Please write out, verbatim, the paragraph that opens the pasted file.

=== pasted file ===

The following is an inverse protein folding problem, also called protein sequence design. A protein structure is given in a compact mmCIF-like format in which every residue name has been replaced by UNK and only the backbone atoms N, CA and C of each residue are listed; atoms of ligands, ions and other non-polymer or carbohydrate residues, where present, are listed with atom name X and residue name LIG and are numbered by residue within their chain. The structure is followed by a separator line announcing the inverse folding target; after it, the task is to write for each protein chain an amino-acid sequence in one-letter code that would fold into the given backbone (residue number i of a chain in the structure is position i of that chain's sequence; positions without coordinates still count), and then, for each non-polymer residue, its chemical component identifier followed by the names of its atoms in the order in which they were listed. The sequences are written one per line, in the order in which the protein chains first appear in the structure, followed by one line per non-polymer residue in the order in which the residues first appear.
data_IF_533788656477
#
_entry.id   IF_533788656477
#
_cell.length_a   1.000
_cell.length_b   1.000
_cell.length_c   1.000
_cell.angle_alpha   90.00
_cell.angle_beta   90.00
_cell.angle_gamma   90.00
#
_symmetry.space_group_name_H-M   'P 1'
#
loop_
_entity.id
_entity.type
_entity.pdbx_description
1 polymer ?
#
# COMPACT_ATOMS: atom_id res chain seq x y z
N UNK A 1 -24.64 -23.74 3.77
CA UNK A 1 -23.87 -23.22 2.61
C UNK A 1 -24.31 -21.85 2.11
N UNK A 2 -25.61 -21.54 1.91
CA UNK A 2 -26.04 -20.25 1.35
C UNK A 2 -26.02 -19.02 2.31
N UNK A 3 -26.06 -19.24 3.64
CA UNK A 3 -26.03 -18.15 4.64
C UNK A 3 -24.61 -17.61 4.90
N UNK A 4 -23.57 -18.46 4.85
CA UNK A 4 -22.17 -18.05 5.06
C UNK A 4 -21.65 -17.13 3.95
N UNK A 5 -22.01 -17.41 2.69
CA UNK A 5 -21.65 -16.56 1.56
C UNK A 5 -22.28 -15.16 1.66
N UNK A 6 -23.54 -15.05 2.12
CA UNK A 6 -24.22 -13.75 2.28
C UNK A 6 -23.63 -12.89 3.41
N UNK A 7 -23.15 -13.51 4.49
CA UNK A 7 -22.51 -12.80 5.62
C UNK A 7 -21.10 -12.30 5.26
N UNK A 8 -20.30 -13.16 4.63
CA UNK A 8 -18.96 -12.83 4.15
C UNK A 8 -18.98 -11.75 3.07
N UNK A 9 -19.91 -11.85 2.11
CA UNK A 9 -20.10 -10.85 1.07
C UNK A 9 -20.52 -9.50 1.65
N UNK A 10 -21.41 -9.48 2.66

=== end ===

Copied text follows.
The following is an inverse protein folding problem, also called protein sequence design. A protein structure is given in a compact mmCIF-like format in which every residue name has been replaced by UNK and only the backbone atoms N, CA and C of each residue are listed; atoms of ligands, ions and other non-polymer or carbohydrate residues, where present, are listed with atom name X and residue name LIG and are numbered by residue within their chain. The structure is followed by a separator line announcing the inverse folding target; after it, the task is to write for each protein chain an amino-acid sequence in one-letter code that would fold into the given backbone (residue number i of a chain in the structure is position i of that chain's sequence; positions without coordinates still count), and then, for each non-polymer residue, its chemical component identifier followed by the names of its atoms in the order in which they were listed. The sequences are written one per line, in the order in which the protein chains first appear in the structure, followed by one line per non-polymer residue in the order in which the residues first appear.